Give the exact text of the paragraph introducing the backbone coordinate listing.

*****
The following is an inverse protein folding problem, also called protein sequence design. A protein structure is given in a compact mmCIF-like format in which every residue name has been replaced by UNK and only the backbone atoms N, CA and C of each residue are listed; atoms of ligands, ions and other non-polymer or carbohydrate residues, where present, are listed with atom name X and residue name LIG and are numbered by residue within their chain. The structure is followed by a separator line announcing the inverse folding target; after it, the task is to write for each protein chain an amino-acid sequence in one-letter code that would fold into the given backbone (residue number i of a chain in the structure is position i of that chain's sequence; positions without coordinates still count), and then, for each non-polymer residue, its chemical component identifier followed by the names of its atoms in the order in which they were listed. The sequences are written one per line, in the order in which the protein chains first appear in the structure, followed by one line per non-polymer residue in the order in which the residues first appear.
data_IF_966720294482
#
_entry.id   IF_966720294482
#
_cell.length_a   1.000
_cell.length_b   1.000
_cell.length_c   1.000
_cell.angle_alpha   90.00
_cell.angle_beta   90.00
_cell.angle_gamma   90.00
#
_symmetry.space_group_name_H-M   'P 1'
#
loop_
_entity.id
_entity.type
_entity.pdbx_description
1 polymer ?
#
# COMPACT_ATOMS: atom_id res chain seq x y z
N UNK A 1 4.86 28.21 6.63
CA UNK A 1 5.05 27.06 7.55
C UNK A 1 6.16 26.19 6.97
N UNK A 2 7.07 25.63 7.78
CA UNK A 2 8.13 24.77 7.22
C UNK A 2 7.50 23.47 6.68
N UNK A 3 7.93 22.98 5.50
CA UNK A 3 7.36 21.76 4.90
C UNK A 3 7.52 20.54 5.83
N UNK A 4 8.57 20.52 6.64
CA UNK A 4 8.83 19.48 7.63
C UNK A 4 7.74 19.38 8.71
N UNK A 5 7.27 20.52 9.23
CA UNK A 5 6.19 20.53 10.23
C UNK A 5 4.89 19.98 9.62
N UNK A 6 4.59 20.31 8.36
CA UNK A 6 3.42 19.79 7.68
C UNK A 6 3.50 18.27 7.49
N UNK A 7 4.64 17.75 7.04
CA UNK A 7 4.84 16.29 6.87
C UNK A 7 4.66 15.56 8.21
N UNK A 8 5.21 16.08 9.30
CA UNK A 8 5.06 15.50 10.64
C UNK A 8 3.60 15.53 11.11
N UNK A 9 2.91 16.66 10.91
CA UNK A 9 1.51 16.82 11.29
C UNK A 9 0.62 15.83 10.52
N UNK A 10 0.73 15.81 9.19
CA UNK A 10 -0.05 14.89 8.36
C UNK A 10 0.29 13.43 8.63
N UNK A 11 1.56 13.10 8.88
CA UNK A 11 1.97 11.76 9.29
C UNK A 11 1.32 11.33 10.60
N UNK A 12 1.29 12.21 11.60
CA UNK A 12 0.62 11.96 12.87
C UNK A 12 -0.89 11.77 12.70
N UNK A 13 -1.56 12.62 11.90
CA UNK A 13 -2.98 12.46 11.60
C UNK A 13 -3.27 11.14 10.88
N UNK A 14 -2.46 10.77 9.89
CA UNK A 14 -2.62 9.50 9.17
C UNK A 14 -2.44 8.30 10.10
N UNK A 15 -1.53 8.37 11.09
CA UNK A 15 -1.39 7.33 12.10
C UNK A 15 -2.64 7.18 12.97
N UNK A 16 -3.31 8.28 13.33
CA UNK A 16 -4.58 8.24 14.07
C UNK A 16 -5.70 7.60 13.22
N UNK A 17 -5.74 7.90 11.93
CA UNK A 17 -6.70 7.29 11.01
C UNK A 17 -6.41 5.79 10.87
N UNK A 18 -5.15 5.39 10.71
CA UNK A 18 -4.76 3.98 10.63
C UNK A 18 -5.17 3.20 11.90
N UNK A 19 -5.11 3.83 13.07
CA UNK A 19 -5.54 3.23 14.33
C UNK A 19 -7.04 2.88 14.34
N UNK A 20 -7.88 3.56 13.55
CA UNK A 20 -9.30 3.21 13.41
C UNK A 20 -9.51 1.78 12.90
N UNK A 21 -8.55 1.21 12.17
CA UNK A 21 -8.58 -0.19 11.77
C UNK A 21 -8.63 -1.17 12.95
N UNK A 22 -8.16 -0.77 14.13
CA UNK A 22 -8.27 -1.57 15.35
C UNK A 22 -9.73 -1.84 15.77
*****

The following is an inverse protein folding problem, also called protein sequence design. A protein structure is given in a compact mmCIF-like format in which every residue name has been replaced by UNK and only the backbone atoms N, CA and C of each residue are listed; atoms of ligands, ions and other non-polymer or carbohydrate residues, where present, are listed with atom name X and residue name LIG and are numbered by residue within their chain. The structure is followed by a separator line announcing the inverse folding target; after it, the task is to write for each protein chain an amino-acid sequence in one-letter code that would fold into the given backbone (residue number i of a chain in the structure is position i of that chain's sequence; positions without coordinates still count), and then, for each non-polymer residue, its chemical component identifier followed by the names of its atoms in the order in which they were listed. The sequences are written one per line, in the order in which the protein chains first appear in the structure, followed by one line per non-polymer residue in the order in which the residues first appear.